I’m glad you asked. I’m fairly self-conscious, so I always thought invisibility would be the superpower for me. But as I think about some of the details, I’m having second thoughts.
I assume my clothes would remain visible. So if I went out in a bathrobe, for example, everyone would be pointing at me and talking about the unoccupied bathrobe walking around town. I could go around naked, but I’d still feel self-conscious even if I knew no one could see me.
I might hire an attorney and try to hammer out an extensive contract before signing up for invisibility. But it still seems fraught with unexpected pitfalls. Would I be invisible to myself? That would really freak me out.
So I’m thinking maybe I’ll go with flying instead. But there are still problems. Everyone would be looking up and pointing at the old man flying over the city. Maybe I could combine flying with invisibility. But I don’t really see myself as the naked invisible flyer type.
I’ll continue to work on this.
Henry: This inquisitive creativity is why we end up as children’s book authors. How would you get your hair cut if you’re invisible? Would hair that is somehow cut from your head become visible when separated from you? When you drink tea, would the tea be visible. Superpowers are a metaphor for the concept that everything has advantages and disadvantages.
What is your favorite creature that exists only in literature?
There are way too many possibilities, so I’m going to pick three:
A favorite from picture books is the lion-like character in Dr. Seuss’s IF I RAN THE ZOO. It has a very, very long tail, and it hits the end of it before going to sleep each night. The communication between the brain and the end of the tail takes so long that the creature doesn’t feel the pain until hours later when it is time to wake up.
Being a Minnesotan, I like a theoretical beast called the Hidebehind, which is said to sneak up on and hide behind lumberjacks in Minnesota and Wisconsin. No matter how quickly the victim turns around, the hidebehind stays behind him. Of course, no one has actually seen a hidebehind, but how else can you explain the many lumberjacks who have been devoured by them?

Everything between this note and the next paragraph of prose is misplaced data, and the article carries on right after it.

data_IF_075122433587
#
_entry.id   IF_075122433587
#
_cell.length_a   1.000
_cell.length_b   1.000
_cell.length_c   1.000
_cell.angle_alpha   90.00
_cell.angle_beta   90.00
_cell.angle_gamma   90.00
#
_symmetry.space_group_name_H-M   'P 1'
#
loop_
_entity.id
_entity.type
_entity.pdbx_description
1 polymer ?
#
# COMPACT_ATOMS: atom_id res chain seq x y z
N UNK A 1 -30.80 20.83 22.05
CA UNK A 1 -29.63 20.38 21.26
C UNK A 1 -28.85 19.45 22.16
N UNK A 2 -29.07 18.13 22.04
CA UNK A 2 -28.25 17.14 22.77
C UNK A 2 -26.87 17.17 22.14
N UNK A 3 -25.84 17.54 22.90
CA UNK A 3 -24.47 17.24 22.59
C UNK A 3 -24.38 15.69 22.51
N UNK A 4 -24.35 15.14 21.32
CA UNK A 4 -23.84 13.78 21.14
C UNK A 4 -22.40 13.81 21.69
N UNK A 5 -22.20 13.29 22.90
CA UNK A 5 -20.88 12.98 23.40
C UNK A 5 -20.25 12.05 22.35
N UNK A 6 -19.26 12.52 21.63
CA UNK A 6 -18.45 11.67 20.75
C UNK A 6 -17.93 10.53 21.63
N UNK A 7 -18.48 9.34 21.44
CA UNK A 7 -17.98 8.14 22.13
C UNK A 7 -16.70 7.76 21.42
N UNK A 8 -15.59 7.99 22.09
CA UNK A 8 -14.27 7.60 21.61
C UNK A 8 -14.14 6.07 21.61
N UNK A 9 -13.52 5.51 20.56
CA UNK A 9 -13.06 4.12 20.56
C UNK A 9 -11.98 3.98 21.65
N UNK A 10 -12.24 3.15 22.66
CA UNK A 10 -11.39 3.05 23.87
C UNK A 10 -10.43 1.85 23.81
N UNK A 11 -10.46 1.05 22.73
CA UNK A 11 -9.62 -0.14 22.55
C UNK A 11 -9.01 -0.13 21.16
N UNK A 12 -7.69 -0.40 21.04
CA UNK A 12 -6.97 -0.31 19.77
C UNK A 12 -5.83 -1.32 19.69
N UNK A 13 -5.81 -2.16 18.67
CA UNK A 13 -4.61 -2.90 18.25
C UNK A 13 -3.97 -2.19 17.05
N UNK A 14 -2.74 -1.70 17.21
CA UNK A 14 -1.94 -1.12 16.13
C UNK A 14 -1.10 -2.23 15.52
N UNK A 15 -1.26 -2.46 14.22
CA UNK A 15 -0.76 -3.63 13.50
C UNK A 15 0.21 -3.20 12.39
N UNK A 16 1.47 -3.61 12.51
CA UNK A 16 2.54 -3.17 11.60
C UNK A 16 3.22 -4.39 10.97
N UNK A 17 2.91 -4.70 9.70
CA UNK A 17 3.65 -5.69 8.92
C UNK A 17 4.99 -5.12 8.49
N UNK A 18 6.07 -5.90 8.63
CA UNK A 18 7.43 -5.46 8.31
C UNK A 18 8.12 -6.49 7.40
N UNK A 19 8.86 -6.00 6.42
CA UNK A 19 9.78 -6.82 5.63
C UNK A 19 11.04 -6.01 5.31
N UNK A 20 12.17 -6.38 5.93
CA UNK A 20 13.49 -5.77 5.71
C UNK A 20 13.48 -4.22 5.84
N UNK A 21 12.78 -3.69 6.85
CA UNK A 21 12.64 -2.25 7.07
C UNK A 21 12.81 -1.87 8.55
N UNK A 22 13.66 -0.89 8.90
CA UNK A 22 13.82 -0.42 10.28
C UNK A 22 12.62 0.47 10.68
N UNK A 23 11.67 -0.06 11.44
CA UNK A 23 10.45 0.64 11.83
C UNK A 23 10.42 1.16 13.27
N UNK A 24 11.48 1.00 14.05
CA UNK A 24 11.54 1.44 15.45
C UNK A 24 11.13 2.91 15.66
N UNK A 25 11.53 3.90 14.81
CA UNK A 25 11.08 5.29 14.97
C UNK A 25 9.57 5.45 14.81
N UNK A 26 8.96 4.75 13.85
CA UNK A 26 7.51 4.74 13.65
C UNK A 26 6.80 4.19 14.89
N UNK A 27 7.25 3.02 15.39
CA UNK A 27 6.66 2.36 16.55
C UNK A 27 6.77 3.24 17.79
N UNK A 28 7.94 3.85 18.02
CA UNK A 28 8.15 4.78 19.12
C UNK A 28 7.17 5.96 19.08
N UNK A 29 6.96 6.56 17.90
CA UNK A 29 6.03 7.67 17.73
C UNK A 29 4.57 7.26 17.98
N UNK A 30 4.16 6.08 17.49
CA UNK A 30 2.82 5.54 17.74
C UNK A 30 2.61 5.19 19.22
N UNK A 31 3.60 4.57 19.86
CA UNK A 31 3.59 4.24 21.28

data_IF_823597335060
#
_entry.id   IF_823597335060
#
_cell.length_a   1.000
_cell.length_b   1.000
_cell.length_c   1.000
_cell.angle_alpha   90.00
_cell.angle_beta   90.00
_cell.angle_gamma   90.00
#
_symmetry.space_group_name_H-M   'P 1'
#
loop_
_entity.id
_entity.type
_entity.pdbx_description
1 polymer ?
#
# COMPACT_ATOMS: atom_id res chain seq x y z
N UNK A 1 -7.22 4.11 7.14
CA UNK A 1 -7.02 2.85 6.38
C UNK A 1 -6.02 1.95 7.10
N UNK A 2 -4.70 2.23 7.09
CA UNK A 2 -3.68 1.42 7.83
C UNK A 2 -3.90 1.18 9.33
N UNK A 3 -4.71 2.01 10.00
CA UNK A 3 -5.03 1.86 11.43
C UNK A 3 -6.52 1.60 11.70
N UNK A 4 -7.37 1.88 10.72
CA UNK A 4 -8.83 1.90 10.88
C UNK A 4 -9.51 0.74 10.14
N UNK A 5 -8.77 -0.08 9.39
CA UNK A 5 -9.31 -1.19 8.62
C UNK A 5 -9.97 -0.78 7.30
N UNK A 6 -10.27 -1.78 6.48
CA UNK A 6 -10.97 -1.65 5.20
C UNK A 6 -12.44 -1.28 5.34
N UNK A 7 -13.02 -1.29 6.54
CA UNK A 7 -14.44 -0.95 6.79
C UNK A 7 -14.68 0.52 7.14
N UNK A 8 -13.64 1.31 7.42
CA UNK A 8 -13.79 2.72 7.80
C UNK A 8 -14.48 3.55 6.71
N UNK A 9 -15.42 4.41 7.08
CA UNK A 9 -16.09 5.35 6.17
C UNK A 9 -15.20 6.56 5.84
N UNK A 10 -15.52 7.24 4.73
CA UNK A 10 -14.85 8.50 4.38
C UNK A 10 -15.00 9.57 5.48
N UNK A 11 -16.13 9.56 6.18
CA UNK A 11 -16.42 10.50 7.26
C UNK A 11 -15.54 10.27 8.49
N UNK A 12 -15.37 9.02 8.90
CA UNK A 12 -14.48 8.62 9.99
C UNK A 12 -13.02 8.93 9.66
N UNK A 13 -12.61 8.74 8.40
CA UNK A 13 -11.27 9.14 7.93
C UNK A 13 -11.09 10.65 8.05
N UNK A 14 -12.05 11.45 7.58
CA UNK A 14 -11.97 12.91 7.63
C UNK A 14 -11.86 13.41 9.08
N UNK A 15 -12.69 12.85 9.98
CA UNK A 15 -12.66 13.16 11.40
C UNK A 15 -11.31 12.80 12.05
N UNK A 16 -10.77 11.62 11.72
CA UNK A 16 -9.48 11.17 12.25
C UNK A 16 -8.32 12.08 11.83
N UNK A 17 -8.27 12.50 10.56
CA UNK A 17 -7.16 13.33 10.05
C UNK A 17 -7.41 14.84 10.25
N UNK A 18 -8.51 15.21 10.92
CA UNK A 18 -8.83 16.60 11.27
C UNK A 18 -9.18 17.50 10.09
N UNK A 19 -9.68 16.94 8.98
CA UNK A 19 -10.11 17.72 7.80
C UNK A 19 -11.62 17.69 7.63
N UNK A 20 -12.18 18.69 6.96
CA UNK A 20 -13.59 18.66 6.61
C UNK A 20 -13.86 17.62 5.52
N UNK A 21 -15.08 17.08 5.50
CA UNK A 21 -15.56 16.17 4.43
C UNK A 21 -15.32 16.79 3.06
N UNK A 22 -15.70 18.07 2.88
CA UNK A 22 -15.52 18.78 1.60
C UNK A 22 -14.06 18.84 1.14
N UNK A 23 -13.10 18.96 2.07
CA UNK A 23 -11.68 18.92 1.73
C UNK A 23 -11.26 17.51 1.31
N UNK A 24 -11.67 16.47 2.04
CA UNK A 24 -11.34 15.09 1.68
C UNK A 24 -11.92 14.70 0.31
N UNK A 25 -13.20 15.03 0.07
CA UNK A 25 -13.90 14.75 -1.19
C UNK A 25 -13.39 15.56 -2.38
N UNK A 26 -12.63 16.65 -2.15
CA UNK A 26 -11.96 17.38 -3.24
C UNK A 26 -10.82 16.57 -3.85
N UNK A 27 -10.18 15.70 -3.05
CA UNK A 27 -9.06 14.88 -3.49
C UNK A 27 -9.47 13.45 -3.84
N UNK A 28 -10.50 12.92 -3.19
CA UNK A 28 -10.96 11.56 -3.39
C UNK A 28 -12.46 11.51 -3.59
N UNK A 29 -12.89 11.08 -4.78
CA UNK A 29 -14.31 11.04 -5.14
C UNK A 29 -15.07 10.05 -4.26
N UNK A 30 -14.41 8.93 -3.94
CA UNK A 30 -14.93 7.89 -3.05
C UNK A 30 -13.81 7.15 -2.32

Finally, I’m blind in one eye, so the literary creature I relate to most is, of course, the cyclops.
Henry: Wikipedia tells us more about IF I RAN THE ZOO:
“The book is written in anapestic tetrameter, and illustrated in Seuss’s trademark pen and ink style. The book is likely a tribute to a child’s imagination, because it ends with a reminder that all of the extraordinary creatures exist only in McGrew’s head.
IF I RAN THE ZOO is often credited with the first printed modern English use of the word “nerd,” in the sentence “And then, just to show them, I’ll sail to Ka-Troo/And Bring Back an It-Kutch, a Preep, and a Proo,/A Nerkle, a Nerd, and a Seersucker too!”
In the book, Gerald McGrew is a kid who, when visiting a zoo, finds that the exotic animals are “not good enough”. He says that if he ran the zoo, he would let all of the current animals free and find new, more bizarre and exotic ones. Throughout the book he lists these creatures, starting with a lion with ten feet and escalating to more imaginative (and imaginary) creatures, such as the Fizza-ma-Wizza-ma-Dill, “the world’s biggest bird from the island of Gwark, who eats only pine trees, and spits out the bark.”
What do you like to do when you’re not writing?
I like going to movies, concerts, and restaurants with my family and friends. I enjoy taking long lonely walks along the Mississippi river, which runs through Minneapolis.
What would you like it to say on your tombstone?
MICHAEL HALL: 1954-2054
Henry: Clever, but why not be even more ambitious? 1954-2100 Is he really here? It’s hard to tell because he became an invisible flyer.
Where can readers find your work?
At most independent bookstores and chains. And, of course, on Amazon.
This interview is also posted on the San Diego Children’s Books Examiner.